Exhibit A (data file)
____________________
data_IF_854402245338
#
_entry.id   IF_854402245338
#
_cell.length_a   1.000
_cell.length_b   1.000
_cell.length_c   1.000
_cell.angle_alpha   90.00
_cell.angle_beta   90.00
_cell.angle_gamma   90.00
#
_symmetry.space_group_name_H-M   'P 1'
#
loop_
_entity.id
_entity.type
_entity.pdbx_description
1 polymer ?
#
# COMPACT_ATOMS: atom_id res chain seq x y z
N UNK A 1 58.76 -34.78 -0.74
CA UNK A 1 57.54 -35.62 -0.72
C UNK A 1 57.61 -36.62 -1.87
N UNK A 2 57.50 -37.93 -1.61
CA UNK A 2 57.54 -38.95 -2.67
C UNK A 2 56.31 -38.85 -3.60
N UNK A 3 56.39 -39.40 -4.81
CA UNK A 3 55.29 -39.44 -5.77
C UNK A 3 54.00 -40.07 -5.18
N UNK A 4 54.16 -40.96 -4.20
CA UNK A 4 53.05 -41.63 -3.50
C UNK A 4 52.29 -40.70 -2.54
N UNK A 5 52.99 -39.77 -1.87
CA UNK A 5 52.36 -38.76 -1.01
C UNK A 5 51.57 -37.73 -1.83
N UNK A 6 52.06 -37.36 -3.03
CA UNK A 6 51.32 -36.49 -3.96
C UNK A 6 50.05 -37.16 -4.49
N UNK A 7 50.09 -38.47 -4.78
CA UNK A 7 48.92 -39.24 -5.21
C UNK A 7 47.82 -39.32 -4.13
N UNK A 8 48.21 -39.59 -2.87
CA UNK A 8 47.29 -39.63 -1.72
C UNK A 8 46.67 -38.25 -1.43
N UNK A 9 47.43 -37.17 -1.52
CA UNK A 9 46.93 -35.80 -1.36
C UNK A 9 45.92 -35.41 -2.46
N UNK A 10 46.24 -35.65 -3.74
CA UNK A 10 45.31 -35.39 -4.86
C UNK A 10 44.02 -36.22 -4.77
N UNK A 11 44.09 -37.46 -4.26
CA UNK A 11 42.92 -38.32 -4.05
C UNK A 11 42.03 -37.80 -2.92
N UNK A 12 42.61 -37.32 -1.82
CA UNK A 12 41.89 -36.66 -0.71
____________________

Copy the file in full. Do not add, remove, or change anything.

data_IF_854402245338
#
_entry.id   IF_854402245338
#
_cell.length_a   1.000
_cell.length_b   1.000
_cell.length_c   1.000
_cell.angle_alpha   90.00
_cell.angle_beta   90.00
_cell.angle_gamma   90.00
#
_symmetry.space_group_name_H-M   'P 1'
#
loop_
_entity.id
_entity.type
_entity.pdbx_description
1 polymer ?
#
# COMPACT_ATOMS: atom_id res chain seq x y z
N UNK A 1 58.76 -34.78 -0.74
CA UNK A 1 57.54 -35.62 -0.72
C UNK A 1 57.61 -36.62 -1.87
N UNK A 2 57.50 -37.93 -1.61
CA UNK A 2 57.54 -38.95 -2.67
C UNK A 2 56.31 -38.85 -3.60
N UNK A 3 56.39 -39.40 -4.81
CA UNK A 3 55.29 -39.44 -5.77
C UNK A 3 54.00 -40.07 -5.18
N UNK A 4 54.16 -40.96 -4.20
CA UNK A 4 53.05 -41.63 -3.50
C UNK A 4 52.29 -40.70 -2.54
N UNK A 5 52.99 -39.77 -1.87
CA UNK A 5 52.36 -38.76 -1.01
C UNK A 5 51.57 -37.73 -1.83
N UNK A 6 52.06 -37.36 -3.03
CA UNK A 6 51.32 -36.49 -3.96
C UNK A 6 50.05 -37.16 -4.49
N UNK A 7 50.09 -38.47 -4.78
CA UNK A 7 48.92 -39.24 -5.21
C UNK A 7 47.82 -39.32 -4.13
N UNK A 8 48.21 -39.59 -2.87
CA UNK A 8 47.29 -39.63 -1.72
C UNK A 8 46.67 -38.25 -1.43
N UNK A 9 47.43 -37.17 -1.52
CA UNK A 9 46.93 -35.80 -1.36
C UNK A 9 45.92 -35.41 -2.46
N UNK A 10 46.24 -35.65 -3.74
CA UNK A 10 45.31 -35.39 -4.86
C UNK A 10 44.02 -36.22 -4.77
N UNK A 11 44.09 -37.46 -4.26
CA UNK A 11 42.92 -38.32 -4.05
C UNK A 11 42.03 -37.80 -2.92
N UNK A 12 42.61 -37.32 -1.82
CA UNK A 12 41.89 -36.66 -0.71